NEWS

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September 23, 2013

O-Issue 2013: Campus theater

Whether it’s performing Shakespeare, building a set, or bringing the audience to tears with improv comedy, there are many opportunities to make the world your stage during your time at UChicago.

Each year approximately 500 students are involved in campus productions both on stage and behind the scenes. The largest contingent of students takes part in University Theater (UT), which produces over 35 shows a year reaching an annual audience of over 10,000.

UT offers a high level of student involvement in the shows and an extensive set of resources at students’ disposal, including the one year-old Logan Center for the Arts and the knowledge of highly-trained theater professional and academics.

“I think the biggest difference between theater at U of C and theater at other schools is that here theater is totally student run with the exception of ‘the pro show,’ which happens every fall and spring quarter. Every production has a staff comprised only of students, with professional staff there to help along the way if needed,” said Margeaux Perkins, a third-year who is co-directing As You Like It during seventh week. “Theater at the U of C is very close-knit. UT is for everybody regardless of major, which is something you don’t always see at other schools.”

This fall, UT productions will include House of Yes (O-Week through first week), Hedda Gabler (sixth week), The Hamletmachine (eighth week), and Grey Gardens (tenth week). Auditions for UT productions are held on the second and third floors of Cobb during the first week of every quarter. New and curious students should sign up for the UT list host and check the UT Web site for specific audition information. Positions for production managing, state managing, house managing, lighting, set design, costume design, and sound design are always available if you prefer to stay out of the spotlight—and can be found online. The 24-Hour Play Festival—held the first weekend of each quarter—invites all students to create an entire play from scratch, from playwriting to set design to performance, in a daylong period.

Each quarter, The Dean’s Men, the University’s resident Shakespeare troupe, stages one of the master’s 39 plays. This fall they will be the company for Perkins’ As You Like It during seventh week. The Dean’s Men also holds weekly Shakespeare readings and they often gather and receive feedback from Professor Emeritus and Shakespeare expert David Bevington.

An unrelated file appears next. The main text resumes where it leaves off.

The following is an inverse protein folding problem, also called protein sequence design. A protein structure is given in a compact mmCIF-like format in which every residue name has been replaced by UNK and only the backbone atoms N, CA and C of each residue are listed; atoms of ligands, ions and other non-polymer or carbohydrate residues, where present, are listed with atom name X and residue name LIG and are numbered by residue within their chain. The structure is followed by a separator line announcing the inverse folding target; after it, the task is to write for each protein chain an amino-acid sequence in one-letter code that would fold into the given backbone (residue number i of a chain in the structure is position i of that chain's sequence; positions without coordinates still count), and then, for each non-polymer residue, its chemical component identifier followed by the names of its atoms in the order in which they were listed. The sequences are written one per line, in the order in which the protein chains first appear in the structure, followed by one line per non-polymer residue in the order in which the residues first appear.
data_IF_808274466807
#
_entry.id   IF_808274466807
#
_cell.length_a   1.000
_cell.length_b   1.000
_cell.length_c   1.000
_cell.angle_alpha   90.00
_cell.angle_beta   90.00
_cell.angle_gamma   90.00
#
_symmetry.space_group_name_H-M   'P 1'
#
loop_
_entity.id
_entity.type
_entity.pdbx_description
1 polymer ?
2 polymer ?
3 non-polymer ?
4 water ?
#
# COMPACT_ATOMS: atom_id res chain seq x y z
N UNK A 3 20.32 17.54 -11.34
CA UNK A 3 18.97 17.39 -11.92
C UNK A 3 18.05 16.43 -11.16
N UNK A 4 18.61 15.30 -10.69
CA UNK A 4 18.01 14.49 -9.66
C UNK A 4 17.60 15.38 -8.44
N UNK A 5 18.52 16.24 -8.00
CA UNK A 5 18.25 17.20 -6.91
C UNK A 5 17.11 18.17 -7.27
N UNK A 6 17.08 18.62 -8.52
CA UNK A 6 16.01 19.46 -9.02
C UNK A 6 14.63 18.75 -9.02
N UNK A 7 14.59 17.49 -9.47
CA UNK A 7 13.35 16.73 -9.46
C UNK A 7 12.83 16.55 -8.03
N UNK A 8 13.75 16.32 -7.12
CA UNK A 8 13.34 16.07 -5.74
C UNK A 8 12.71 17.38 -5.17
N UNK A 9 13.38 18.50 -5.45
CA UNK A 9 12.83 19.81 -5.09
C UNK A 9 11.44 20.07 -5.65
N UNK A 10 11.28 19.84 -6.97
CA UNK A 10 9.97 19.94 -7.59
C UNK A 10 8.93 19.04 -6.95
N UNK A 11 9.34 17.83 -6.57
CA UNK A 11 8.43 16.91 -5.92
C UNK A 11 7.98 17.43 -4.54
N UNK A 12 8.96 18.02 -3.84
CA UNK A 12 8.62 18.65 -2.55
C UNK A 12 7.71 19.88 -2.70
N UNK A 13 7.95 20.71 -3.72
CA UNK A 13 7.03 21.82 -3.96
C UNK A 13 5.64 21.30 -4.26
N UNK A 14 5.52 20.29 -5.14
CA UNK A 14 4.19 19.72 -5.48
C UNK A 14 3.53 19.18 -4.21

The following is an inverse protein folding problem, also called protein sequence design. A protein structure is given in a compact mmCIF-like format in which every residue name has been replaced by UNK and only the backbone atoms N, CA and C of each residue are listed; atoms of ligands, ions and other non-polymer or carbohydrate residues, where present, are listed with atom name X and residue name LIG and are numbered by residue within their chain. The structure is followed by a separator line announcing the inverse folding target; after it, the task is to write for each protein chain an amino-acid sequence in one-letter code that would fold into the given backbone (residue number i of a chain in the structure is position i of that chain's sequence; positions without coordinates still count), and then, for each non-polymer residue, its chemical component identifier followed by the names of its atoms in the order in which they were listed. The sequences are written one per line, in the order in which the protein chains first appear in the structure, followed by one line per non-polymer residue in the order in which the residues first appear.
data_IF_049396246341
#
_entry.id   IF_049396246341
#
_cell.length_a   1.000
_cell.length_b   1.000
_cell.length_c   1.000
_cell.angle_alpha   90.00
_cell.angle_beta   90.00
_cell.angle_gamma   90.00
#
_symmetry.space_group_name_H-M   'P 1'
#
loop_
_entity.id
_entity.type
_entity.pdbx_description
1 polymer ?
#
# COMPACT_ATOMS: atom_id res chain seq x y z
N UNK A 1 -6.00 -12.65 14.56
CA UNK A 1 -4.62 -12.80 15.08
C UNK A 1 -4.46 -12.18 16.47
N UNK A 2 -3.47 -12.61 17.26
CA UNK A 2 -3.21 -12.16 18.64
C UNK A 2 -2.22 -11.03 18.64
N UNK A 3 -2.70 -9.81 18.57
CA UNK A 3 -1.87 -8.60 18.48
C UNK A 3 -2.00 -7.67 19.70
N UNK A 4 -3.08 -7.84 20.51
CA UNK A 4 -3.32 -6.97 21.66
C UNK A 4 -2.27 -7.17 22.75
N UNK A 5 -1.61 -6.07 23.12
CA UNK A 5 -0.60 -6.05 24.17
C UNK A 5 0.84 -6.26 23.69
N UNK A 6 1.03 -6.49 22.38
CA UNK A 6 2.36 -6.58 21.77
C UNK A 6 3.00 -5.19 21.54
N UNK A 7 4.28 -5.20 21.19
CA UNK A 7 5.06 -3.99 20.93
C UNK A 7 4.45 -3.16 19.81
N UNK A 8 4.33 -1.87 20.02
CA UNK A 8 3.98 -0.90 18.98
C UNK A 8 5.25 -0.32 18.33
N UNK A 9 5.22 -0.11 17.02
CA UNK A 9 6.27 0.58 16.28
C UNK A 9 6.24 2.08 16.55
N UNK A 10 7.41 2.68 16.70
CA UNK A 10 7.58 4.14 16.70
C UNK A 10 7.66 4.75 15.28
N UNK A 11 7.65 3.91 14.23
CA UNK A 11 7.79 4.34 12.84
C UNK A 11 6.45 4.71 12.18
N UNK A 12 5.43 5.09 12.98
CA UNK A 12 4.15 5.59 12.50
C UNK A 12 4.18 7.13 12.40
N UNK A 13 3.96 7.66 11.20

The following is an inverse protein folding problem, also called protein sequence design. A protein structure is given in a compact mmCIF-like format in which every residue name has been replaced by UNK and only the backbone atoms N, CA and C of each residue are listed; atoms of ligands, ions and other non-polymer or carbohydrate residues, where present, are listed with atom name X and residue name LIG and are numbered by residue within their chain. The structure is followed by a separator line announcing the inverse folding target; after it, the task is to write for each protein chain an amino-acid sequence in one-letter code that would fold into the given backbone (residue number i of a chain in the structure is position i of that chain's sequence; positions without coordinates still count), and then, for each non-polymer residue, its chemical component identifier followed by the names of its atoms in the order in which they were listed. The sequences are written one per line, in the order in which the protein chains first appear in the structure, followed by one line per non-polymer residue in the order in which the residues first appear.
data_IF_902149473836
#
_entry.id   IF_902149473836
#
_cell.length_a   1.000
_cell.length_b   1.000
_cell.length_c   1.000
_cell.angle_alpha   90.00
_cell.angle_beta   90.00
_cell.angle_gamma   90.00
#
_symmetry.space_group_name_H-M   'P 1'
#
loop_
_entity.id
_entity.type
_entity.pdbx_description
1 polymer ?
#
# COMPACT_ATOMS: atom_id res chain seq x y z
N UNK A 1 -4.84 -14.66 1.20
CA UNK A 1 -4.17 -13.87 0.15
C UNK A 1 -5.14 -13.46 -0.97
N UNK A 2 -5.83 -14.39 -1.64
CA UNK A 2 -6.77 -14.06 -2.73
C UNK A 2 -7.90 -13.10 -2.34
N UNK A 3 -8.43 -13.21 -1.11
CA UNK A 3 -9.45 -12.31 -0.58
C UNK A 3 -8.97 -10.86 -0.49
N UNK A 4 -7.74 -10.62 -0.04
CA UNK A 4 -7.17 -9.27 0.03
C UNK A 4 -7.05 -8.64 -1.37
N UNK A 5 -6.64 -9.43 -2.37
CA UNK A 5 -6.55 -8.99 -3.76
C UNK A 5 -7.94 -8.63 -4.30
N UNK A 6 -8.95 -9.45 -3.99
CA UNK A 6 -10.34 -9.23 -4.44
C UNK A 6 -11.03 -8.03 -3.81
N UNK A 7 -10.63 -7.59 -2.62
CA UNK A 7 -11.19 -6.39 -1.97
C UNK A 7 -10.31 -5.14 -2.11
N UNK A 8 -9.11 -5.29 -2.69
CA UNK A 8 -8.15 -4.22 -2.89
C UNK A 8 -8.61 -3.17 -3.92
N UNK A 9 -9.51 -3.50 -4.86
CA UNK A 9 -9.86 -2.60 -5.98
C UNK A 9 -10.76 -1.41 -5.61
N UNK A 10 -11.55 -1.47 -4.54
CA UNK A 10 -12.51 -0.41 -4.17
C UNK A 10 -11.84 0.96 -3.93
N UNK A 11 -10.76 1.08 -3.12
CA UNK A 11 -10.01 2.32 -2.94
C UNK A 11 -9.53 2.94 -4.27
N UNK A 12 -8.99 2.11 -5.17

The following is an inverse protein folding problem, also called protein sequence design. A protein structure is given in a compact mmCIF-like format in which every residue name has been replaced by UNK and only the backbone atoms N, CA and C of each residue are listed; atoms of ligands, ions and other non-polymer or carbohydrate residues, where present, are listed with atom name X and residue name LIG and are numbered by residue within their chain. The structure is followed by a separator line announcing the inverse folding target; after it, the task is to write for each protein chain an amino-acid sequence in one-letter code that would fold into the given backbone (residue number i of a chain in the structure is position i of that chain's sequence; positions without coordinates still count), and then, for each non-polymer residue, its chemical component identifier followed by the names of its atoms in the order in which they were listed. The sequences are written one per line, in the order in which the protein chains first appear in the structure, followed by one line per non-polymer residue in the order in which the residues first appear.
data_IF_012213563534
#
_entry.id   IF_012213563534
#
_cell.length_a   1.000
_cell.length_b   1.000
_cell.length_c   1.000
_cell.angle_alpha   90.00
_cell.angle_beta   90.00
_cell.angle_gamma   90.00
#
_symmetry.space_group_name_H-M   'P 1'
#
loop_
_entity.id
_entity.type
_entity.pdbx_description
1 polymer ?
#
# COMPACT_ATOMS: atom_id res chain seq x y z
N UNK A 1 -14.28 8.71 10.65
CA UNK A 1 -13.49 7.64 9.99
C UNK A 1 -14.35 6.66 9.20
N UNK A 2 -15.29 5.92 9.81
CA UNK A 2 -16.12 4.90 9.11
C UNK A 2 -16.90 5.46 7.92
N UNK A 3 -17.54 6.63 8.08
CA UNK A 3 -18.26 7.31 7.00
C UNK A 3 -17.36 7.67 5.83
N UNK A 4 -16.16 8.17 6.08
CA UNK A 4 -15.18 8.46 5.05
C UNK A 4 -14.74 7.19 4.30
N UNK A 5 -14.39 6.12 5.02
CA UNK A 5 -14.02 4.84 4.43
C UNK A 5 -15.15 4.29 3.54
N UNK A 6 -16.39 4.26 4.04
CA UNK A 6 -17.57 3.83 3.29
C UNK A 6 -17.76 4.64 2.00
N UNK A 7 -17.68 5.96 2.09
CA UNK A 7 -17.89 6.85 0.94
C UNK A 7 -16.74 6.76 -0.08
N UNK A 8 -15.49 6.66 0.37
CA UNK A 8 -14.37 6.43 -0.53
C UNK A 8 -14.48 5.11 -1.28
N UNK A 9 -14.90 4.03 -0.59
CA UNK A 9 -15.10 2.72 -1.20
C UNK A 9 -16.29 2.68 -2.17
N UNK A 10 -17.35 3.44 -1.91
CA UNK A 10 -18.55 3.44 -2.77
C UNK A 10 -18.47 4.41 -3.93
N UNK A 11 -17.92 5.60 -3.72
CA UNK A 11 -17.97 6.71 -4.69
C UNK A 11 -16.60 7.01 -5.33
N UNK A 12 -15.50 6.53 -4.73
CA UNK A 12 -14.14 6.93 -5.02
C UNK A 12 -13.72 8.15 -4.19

For those drawn to satiric side of theater, Off-Off Campus, the second oldest continuously running student “improv” troupe is the country, is well worth checking out. Started by Second City founder Bernie Sahlins (A.B. ’43) in 1986, Off-Off presents a five-week revue each quarter. This fall Doctor, Doctor, Give Me the News (I’ve Got a Bad Case of Wanting News) will be held at 8:30 p.m. on Fridays of fourth through eighth weeks at The Blue Gargoyle Theatre at University Church. Auditions for Off-Off are held early in fall quarter. Occam’s Razor, which is open to both undergraduate and graduate students, puts on three improv comedy shows each quarter.

For those interested in studying theater in an academic setting, Theater and Performance Arts Studies (TAPS) is a strong undergraduate department which places lots of emphasis on combining the theory of drama and its practice. Six courses in theory and analysis and six courses in artistic practice are required of all TAPS majors.

It should also be noted that some of the best professional theater in Chicago happens here at Court Theatre, a professional theater company on campus. Once called “the most consistently excellent theater company in America” by The Wall Street Journal, Court will open this season with the Chicago premiere of The Mountaintop, a creative take on the events surrounding the eve of Dr. Martin Luther King Jr.’s assassination. A one-man version of the Homeric epic poem, An Iliad, will return to Court from November 13 through December 8. Tickets for students are offered at highly discounted prices.

Fresh thespian blood, experienced or not, is what keeps the theater groups alive and improving each year. And with the University’s offerings academic and extracurricular, on and off stage, traditional and comedic, chances are you are missing out if you don’t put yourself out there.

 

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